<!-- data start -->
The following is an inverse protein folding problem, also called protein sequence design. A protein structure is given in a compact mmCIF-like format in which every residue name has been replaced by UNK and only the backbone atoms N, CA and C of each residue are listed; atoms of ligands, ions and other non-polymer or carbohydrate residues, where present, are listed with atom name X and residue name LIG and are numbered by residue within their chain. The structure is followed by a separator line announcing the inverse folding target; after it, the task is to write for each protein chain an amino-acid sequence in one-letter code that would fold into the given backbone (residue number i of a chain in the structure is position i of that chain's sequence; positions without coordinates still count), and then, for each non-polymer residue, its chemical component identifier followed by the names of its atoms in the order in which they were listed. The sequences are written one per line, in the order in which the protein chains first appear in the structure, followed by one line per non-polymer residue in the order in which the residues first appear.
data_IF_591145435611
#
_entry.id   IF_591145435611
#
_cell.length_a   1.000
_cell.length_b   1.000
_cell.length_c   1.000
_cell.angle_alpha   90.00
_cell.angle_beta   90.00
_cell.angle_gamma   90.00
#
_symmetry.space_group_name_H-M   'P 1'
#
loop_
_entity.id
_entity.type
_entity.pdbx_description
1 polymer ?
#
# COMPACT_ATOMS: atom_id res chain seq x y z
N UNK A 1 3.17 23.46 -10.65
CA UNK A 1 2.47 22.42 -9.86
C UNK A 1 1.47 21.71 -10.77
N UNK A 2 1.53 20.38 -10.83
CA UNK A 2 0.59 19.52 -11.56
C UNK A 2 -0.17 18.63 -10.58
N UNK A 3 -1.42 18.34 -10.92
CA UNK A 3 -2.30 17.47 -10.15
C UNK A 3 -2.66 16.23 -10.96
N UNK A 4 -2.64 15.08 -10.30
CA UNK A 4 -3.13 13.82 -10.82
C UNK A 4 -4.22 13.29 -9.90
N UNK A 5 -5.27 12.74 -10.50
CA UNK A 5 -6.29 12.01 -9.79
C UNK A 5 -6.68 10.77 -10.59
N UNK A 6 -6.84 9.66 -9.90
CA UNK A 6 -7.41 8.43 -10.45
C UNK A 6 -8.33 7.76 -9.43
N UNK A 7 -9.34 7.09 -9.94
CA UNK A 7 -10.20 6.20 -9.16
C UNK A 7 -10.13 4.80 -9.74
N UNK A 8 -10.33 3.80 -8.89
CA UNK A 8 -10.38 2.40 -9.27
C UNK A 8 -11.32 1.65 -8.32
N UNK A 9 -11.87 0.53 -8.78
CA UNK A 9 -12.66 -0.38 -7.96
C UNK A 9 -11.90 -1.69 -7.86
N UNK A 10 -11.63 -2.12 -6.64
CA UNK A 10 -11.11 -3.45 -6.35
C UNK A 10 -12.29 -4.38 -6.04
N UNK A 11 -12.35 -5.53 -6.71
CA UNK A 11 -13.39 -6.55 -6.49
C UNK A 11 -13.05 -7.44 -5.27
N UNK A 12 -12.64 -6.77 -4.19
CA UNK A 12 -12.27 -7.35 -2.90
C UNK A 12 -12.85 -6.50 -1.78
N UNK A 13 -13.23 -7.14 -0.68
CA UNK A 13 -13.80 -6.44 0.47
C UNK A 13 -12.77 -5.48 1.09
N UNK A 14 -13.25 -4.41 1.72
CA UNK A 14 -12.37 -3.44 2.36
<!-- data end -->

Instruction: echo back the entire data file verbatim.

The following is an inverse protein folding problem, also called protein sequence design. A protein structure is given in a compact mmCIF-like format in which every residue name has been replaced by UNK and only the backbone atoms N, CA and C of each residue are listed; atoms of ligands, ions and other non-polymer or carbohydrate residues, where present, are listed with atom name X and residue name LIG and are numbered by residue within their chain. The structure is followed by a separator line announcing the inverse folding target; after it, the task is to write for each protein chain an amino-acid sequence in one-letter code that would fold into the given backbone (residue number i of a chain in the structure is position i of that chain's sequence; positions without coordinates still count), and then, for each non-polymer residue, its chemical component identifier followed by the names of its atoms in the order in which they were listed. The sequences are written one per line, in the order in which the protein chains first appear in the structure, followed by one line per non-polymer residue in the order in which the residues first appear.
data_IF_591145435611
#
_entry.id   IF_591145435611
#
_cell.length_a   1.000
_cell.length_b   1.000
_cell.length_c   1.000
_cell.angle_alpha   90.00
_cell.angle_beta   90.00
_cell.angle_gamma   90.00
#
_symmetry.space_group_name_H-M   'P 1'
#
loop_
_entity.id
_entity.type
_entity.pdbx_description
1 polymer ?
#
# COMPACT_ATOMS: atom_id res chain seq x y z
N UNK A 1 3.17 23.46 -10.65
CA UNK A 1 2.47 22.42 -9.86
C UNK A 1 1.47 21.71 -10.77
N UNK A 2 1.53 20.38 -10.83
CA UNK A 2 0.59 19.52 -11.56
C UNK A 2 -0.17 18.63 -10.58
N UNK A 3 -1.42 18.34 -10.92
CA UNK A 3 -2.30 17.47 -10.15
C UNK A 3 -2.66 16.23 -10.96
N UNK A 4 -2.64 15.08 -10.30
CA UNK A 4 -3.13 13.82 -10.82
C UNK A 4 -4.22 13.29 -9.90
N UNK A 5 -5.27 12.74 -10.50
CA UNK A 5 -6.29 12.01 -9.79
C UNK A 5 -6.68 10.77 -10.59
N UNK A 6 -6.84 9.66 -9.90
CA UNK A 6 -7.41 8.43 -10.45
C UNK A 6 -8.33 7.76 -9.43
N UNK A 7 -9.34 7.09 -9.94
CA UNK A 7 -10.20 6.20 -9.16
C UNK A 7 -10.13 4.80 -9.74
N UNK A 8 -10.33 3.80 -8.89
CA UNK A 8 -10.38 2.40 -9.27
C UNK A 8 -11.32 1.65 -8.32
N UNK A 9 -11.87 0.53 -8.78
CA UNK A 9 -12.66 -0.38 -7.96
C UNK A 9 -11.90 -1.69 -7.86
N UNK A 10 -11.63 -2.12 -6.64
CA UNK A 10 -11.11 -3.45 -6.35
C UNK A 10 -12.29 -4.38 -6.04
N UNK A 11 -12.35 -5.53 -6.71
CA UNK A 11 -13.39 -6.55 -6.49
C UNK A 11 -13.05 -7.44 -5.27
N UNK A 12 -12.64 -6.77 -4.19
CA UNK A 12 -12.27 -7.35 -2.90
C UNK A 12 -12.85 -6.50 -1.78
N UNK A 13 -13.23 -7.14 -0.68
CA UNK A 13 -13.80 -6.44 0.47
C UNK A 13 -12.77 -5.48 1.09
N UNK A 14 -13.25 -4.41 1.72
CA UNK A 14 -12.37 -3.44 2.36